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Example: Pink Noise Analysis

Let's test the pink noise generation algorithm presented in §6.14.2. We might want to know, for example, does the power spectral density really roll off as $ 1/f$ ? Obviously such a shape cannot extend all the way to dc, so how far does it go? Does it go far enough to be declared ``perceptually equivalent'' to ideal 1/f noise? Can we get by with fewer bits in the filter coefficients? Questions like these can be answered by estimating the power spectral density of the noise generator output.

Figure 6.4 shows a single periodogram of the generated pink noise, and Figure 6.5 shows an averaged periodogram (Welch's method of smoothed power spectral density estimation). Also shown in each log-log plot is the true 1/f roll-off line. We see that indeed a single periodogram is quite random, although the overall trend is what we expect. The more stable smoothed PSD estimate from Welch's method (averaged periodograms) gives us much more confidence that the noise generator makes high quality 1/f noise.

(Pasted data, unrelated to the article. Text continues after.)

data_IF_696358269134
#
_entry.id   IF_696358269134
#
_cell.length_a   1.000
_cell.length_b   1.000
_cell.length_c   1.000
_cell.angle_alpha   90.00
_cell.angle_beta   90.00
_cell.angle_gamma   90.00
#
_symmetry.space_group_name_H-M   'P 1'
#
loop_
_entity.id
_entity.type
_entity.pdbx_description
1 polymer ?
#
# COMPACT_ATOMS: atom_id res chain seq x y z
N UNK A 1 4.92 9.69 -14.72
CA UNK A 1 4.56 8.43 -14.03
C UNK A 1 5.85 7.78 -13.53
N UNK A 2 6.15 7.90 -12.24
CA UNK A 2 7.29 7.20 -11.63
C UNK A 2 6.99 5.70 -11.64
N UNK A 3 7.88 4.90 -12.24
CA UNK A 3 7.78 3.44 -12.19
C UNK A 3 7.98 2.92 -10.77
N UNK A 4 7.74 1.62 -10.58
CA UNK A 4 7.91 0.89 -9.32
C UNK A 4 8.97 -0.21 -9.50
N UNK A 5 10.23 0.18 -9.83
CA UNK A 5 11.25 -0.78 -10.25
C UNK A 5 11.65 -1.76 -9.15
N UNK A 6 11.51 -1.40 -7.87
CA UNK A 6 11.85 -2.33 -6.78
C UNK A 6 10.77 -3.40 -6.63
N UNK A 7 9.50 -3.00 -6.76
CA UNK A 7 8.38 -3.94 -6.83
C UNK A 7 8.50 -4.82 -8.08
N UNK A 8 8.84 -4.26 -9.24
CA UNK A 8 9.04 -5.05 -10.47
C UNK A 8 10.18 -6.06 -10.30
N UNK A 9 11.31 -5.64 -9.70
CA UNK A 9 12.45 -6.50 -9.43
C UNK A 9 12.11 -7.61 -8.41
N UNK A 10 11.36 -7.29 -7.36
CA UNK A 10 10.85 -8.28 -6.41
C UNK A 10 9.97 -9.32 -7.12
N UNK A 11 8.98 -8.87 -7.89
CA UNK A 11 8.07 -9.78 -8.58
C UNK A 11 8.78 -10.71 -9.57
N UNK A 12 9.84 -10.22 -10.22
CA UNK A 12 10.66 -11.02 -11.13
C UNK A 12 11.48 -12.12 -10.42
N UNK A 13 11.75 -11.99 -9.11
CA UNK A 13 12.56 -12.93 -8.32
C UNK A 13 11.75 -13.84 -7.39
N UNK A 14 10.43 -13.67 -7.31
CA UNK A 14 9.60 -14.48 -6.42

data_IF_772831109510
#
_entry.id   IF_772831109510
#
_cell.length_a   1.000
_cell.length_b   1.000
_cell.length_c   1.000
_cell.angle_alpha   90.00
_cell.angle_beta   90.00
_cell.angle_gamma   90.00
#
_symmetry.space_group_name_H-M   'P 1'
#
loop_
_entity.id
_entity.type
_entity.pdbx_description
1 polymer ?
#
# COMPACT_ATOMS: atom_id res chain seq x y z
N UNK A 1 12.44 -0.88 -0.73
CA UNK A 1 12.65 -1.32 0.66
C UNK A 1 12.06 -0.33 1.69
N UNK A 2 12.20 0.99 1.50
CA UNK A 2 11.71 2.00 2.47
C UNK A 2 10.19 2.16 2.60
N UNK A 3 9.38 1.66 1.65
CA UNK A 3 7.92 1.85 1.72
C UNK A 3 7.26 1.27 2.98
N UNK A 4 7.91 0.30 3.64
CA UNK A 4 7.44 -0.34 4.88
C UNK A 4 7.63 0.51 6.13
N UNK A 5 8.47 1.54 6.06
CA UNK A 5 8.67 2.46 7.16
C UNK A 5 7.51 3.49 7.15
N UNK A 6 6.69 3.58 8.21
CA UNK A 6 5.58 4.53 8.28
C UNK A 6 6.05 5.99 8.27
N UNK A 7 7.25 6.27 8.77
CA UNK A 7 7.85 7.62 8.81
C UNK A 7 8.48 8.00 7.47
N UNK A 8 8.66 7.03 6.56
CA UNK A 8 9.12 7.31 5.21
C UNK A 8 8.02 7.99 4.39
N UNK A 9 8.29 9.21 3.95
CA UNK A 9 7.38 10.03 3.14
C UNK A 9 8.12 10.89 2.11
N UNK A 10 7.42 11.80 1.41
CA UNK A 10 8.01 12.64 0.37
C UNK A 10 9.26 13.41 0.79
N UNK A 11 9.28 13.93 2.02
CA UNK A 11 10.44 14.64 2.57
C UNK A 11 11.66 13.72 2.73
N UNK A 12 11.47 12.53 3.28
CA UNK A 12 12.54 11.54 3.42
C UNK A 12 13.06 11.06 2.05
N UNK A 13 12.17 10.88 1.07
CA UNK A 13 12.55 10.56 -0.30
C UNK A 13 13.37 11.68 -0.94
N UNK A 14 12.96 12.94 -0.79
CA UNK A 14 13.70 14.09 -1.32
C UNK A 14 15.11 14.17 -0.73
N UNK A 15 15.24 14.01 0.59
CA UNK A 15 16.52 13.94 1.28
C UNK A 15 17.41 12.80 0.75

Note that we do not have to test for stationarity in this example, because we know the signal was generated by LTI filtering of white noise. (We trust the randn function in Matlab and Octave to generate stationary white noise.)

Figure 6.4: Periodogram of pink noise.
\includegraphics[width=\twidth]{eps/noisepr}

Figure 6.5: Estimated power spectral density of pink noise.
\includegraphics[width=\twidth]{eps/noisep}


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``Spectral Audio Signal Processing'', by Julius O. Smith III, W3K Publishing, 2011, ISBN 978-0-9745607-3-1.
Copyright © 2016-07-18 by Julius O. Smith III
Center for Computer Research in Music and Acoustics (CCRMA),   Stanford University
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